Friday, June 06, 2008

I'm no Hebrew paleographer . . .

. . . but neither was William Chomsky.

William Chomsky was a Hebrew scholar who wrote one of - if not the best - popular histories of the Hebrew language in English ( Hebrew: The Eternal Language Philadelphia : Jewish Publication Society of America, 1957). In addition, he authored scholarly articles and translated, annotated and reorganized the important medieval Hebrew grammar and dictionary, the Mikhlol of Radak (unfortunately without including the Hebrew text).

It is probably impossible to not mention that his son is MIT linguist Noam Chomsky, so I did not do the impossible.

Getting back to "Hebrew: The Eternal Language." The book is full of most interesting information presented in a very clear and engaging format. It contains a wealth of technical information which doesn't seem technical. It is suffused with a very Jewish spirit and a love for the Hebrew language and literature. t's a very good book.

Yet, it is not without factual error and the favoring of pet theories. For example, Chomsky adopts Solomon Zeitlin's war against the Dead Sea Scrolls view that the Dead Sea Scrolls are medieval and Karaitic (p. 298 n. 2) - although he does present the prevailing scholarly view regarding their antiquity, if not the identity of their authors (which can now be considered fact) and gives his reasoning for rejecting that view.

In any case, on pp. 87-88 we find the following about the Yiddish cursive script:

" . . . the Yiddish or neo-Hebraic current script . . . [along with the Rashi script] . . . of course, evolved from the square script, in different localities and periods. . . . Although the cursive script is clearly traceable to the square script as its origin, it also possesses traces of the old Hebrew script. This is particularly evident in the case of the Aleph letter, which in the Yiddish cursive form is closer to the old Hebrew than is the same letter in the square script."
(The letter he is talking about looks like this: )

One wonders, what could Chomsky have meant by this? Now, as trivia - as opposed to useful information - it is true that the letter aleph in the "neo-Hebraic current" script does more closely resemble a Ktav Ivri/ paleo-Hebrew aleph than does a square aleph. In fact, I once wrote out the Ktav Ivri script for a 12 year old who promptly told me that he thought the paleo aleph looked like the cursive aleph he was used to. But what could Chomsky have meant that "it also possesses traces of the old Hebrew script"? Traces? Does he mean this literally? How would that be possible?

As I said, I'm no Hebrew paleographer, but actually it seems to me that the aleph of the "current neo-Hebraic," or "Yiddish cursive" is derived from the form of the aleph in the Hebrew cursive form known as Rashi script.

Here are some examples.

This title page from a mid-19th century siddur for travelers to America is interesting in its own right, but take a look at the aleph in the name Ephraim (and the others). In virtually all respects this signature facsimile is written in the current cursive script, but instead of the right side of the aleph being a semi circle, it is more like a "greater than" sign.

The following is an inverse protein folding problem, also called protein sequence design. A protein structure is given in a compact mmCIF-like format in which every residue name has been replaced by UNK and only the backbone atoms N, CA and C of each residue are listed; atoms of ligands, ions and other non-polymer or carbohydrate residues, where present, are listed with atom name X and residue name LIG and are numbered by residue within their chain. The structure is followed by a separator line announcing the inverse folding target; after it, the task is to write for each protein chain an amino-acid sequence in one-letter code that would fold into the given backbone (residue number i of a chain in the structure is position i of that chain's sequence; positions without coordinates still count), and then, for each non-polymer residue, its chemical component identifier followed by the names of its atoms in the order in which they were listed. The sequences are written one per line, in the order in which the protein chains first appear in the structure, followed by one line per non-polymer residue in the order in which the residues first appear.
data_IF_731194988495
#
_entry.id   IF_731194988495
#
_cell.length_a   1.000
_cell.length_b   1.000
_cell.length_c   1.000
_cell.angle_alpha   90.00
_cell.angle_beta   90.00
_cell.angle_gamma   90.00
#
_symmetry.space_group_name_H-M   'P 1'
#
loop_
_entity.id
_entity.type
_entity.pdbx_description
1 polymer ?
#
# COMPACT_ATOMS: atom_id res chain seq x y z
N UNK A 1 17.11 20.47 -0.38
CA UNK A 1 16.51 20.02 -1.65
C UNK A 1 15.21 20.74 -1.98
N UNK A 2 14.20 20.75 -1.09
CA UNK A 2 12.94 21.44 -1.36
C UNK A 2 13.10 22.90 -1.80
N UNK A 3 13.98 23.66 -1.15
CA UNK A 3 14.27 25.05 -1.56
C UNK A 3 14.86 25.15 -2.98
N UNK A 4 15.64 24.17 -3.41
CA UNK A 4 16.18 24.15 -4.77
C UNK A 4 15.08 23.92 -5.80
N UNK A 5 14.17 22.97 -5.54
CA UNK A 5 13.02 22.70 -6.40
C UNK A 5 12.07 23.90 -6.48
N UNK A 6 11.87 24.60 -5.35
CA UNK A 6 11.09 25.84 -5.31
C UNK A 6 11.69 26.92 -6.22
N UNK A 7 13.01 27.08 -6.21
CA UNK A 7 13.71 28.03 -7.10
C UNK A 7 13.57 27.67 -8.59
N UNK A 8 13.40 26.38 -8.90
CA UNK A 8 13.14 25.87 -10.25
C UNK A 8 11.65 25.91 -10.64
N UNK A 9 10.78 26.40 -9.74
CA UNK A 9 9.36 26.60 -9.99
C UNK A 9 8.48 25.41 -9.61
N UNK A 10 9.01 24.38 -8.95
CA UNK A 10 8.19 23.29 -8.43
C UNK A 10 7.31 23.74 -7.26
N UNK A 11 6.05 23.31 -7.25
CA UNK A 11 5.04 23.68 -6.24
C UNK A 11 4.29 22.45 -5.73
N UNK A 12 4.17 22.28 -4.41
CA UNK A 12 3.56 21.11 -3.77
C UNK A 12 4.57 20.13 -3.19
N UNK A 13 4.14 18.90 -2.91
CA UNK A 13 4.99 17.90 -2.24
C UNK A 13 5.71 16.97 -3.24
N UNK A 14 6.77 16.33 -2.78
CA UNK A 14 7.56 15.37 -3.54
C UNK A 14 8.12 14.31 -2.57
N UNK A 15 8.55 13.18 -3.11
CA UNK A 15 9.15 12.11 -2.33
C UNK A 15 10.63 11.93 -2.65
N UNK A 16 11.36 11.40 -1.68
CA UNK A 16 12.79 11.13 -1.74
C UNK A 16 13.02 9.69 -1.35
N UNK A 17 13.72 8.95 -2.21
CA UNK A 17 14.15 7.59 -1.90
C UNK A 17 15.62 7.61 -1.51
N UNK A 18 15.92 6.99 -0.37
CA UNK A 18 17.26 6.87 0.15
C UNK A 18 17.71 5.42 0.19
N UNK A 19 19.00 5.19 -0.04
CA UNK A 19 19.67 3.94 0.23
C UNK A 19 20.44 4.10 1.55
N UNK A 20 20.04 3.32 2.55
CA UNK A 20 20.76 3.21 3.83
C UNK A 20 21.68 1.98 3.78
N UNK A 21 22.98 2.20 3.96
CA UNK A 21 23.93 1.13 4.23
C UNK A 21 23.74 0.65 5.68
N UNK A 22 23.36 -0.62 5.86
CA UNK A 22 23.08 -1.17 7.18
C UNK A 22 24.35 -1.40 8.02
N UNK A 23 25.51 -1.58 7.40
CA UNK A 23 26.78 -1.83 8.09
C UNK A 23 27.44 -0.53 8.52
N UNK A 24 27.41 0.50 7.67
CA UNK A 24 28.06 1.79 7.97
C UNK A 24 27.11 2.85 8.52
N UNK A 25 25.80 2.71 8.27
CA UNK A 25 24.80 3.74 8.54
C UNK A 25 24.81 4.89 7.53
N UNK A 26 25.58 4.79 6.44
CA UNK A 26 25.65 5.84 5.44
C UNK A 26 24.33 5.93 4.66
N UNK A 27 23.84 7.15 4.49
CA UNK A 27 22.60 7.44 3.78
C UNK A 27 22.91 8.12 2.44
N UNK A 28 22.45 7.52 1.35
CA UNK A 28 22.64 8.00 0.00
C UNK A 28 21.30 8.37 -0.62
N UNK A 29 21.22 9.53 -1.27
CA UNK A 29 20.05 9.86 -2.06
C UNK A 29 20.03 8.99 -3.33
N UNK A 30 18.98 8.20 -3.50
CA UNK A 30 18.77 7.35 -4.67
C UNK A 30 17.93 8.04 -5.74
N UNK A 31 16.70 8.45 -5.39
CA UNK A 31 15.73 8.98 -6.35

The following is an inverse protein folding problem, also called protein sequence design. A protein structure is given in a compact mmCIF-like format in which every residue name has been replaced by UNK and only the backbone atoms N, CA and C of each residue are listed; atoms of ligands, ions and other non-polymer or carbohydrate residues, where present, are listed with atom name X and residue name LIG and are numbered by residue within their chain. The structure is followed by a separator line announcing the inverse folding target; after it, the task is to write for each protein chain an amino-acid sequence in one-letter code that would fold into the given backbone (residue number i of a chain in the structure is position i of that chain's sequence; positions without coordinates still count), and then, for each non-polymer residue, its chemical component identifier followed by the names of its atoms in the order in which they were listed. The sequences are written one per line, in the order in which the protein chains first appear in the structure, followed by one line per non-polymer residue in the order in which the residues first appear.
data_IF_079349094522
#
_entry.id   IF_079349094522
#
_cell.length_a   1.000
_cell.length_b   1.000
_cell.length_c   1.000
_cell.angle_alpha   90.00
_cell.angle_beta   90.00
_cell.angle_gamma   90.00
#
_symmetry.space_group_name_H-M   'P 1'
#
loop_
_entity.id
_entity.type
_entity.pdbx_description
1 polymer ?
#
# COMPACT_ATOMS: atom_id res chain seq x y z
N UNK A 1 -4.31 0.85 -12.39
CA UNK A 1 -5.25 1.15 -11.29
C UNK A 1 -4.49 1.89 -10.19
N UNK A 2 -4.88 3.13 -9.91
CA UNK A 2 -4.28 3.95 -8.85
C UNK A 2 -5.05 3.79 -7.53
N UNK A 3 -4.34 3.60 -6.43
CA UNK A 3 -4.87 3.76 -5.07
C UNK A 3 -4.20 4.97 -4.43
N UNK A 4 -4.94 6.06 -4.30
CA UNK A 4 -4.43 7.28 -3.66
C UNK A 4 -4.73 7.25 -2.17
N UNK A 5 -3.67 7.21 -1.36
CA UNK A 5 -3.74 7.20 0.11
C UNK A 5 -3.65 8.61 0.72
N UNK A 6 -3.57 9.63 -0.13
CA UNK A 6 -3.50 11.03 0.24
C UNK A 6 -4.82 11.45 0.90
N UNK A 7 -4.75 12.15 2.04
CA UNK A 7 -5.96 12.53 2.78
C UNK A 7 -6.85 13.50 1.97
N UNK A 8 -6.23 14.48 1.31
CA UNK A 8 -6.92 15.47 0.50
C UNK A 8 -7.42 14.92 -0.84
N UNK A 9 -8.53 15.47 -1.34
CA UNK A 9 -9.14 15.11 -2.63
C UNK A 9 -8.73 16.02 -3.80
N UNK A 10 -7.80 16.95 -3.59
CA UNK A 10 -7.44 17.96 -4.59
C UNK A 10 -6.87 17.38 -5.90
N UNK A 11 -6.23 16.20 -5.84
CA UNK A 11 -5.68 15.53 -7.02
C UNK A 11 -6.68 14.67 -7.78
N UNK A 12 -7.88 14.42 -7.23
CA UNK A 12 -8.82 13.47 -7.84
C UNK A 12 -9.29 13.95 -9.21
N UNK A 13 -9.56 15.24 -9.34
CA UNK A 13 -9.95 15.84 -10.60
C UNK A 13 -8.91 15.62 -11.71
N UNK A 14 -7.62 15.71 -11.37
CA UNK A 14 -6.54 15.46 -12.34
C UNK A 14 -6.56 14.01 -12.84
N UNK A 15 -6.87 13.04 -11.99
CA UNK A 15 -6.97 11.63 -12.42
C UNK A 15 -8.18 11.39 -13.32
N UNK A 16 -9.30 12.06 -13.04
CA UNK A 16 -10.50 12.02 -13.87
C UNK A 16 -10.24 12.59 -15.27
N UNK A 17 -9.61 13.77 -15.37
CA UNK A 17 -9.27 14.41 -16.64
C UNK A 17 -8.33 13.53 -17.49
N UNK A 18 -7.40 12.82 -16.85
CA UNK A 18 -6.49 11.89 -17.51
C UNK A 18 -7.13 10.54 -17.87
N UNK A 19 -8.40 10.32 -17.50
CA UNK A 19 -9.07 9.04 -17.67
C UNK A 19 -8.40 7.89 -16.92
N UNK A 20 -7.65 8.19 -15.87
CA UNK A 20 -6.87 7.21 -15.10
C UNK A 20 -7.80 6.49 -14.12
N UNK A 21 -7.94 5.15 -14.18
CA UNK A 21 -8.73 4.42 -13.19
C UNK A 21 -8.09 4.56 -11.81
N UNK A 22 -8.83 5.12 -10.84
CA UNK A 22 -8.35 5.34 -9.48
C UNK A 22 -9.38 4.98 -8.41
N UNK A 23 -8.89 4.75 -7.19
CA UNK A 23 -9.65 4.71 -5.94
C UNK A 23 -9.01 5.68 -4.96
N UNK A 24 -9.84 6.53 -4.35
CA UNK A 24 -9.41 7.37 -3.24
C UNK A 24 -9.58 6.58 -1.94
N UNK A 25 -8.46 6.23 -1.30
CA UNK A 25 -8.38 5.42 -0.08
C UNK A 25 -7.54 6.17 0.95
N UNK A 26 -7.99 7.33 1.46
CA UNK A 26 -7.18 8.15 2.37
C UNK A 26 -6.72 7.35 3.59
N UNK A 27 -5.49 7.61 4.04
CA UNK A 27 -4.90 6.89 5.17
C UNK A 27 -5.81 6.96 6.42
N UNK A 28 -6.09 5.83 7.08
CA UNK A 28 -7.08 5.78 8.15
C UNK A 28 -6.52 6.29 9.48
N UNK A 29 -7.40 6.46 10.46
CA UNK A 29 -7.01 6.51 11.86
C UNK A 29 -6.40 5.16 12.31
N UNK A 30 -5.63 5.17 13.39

This well known signature of Wolf Heidenheim appears on the title pages of all the books outputted by his printing firm in Roedelheim. Same form of aleph appears.

Many, many more examples can be supplied, but here is a sample of 19th century writing (this word happened to have been written by R. Yosef Feimer, rabbi of Slutzk).

Virtually all the letters (written by Ashkenazim) reproduced in the excellent series Shenos Dor Vador (by Reuven Dessler, publ. Mesorah/ Artscroll) show that this was by far the common way this letter was written until the 20th century.

Here is a chart from the 1906 Jewish Encyclopedia:

Note that in every example prior to 1900 in this chart has the two elements making up the letter attached - granting, that in the 19th century there were also those who wrote the aleph as a line with a half circle. But that was a later development in this script.

As near as I can tell, originally this particular letter was essentially of the the same appearance as the Rashi aleph. It was written in an easy way, by writing a line and a little <-like stroke. What basically happened later was, the right side rounded and detached from the left bar. Today one usually sees it written that way, but on occasion one sees it the older way as well (although often the < attaches in the center of the bar, instead of closer to the top, as it used to).

Now, it is true that the rounded form, the current one, looks kind of like that paleo-Hebrew aleph. But did the original form look like a paleo-Hebrew aleph? I submit that it did not. It looked kind of like a ches, as the Rashi script aleph tends to look. Does the Rashi script aleph "possess traces of the old Hebrew script"? I highly doubt it - how would it? I am sure there are excellent charts showing the development of that letter from a regular, garden variety square aleph.

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